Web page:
So, not to be a downer, but I've got some trauma in my past.  My dad wasn't a good guy, and did some pretty crappy things to me and my family.  He was absentee for a lot of my early childhood.  In later years, I found out he'd done some atrocious things to me and my family, including among other things, pretending to have leukemia when he never did, committing infidelity to my mother on an unprecedented scale, and financially compromising everyone in the family through lies and deceit, including me.

Cheery, huh?

 All these awful things came to light for me at a cataclysmic time, and sort of destroyed the childhood I thought I had.  One terrible net effect of this was that for a long time, I felt like I was sort of artificially new.  Like, I had just had the shrink wrap off, or arrived here, as an adult, from a mystical land that wasn't real.  It was a surreal feeling.  I felt like I had no history I could reliably speak of.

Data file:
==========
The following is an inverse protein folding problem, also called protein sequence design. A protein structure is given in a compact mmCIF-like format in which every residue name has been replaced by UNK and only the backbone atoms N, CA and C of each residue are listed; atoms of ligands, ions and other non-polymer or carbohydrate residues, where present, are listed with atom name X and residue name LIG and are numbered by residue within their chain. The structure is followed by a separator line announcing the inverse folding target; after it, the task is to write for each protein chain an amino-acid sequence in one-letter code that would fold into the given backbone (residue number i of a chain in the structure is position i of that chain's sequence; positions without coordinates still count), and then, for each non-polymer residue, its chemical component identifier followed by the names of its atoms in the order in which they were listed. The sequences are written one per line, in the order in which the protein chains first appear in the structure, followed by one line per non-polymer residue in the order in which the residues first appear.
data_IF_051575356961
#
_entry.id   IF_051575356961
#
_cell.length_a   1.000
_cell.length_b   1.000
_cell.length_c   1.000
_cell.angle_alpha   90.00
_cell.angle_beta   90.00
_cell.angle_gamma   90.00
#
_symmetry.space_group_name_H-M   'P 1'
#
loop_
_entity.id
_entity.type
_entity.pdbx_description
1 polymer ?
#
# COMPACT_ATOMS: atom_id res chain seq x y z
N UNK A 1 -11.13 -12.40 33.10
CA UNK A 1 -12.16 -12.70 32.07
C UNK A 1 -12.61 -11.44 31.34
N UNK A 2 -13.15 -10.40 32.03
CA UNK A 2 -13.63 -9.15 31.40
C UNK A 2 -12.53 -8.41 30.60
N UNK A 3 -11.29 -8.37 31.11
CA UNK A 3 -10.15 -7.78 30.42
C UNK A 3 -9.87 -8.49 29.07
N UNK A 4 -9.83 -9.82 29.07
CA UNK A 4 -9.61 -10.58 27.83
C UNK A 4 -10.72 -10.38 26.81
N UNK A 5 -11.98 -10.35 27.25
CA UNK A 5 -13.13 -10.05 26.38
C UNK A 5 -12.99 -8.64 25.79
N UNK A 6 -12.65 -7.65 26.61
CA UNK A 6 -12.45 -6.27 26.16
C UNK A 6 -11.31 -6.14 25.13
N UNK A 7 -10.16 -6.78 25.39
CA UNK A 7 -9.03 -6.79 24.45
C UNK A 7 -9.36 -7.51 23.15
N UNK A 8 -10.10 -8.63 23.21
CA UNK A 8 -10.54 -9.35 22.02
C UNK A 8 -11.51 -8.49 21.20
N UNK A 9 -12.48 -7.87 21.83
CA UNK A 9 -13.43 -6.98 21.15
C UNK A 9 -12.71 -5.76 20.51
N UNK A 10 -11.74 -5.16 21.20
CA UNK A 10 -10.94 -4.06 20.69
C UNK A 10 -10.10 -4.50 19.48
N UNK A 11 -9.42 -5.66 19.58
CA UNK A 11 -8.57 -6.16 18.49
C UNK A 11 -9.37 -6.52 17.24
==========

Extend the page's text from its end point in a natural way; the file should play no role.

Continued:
I've come to realize that that's just not true anymore.  Like, by a long shot.  I was looking back through old photos in the giant digital graveyard that's my iPhoto library, and I have over a decade worth of history to comb through.

That's a picture of me driving my old convertible through downtown Silver Spring, about nine years ago.  Missy took the picture, and it's been a favorite of hers (and mine) for a long time.  We were out and about driving on a warm, sunny day.  It's a great memory.

I don't have that car anymore.  I don't have those sunglasses anymore.  I haven't lived in Maryland for years.  (I still do have the skull and crossbones bandana though.)

What I do have is history.  Which just goes to show you, that while bad things do happen, they can't dictate to you the entirety of your being.  Every day you get a little older, and each thing that's come before stays a part of you, but a progressively smaller one.    

AuthorMako Allen
Categories365 Gratitude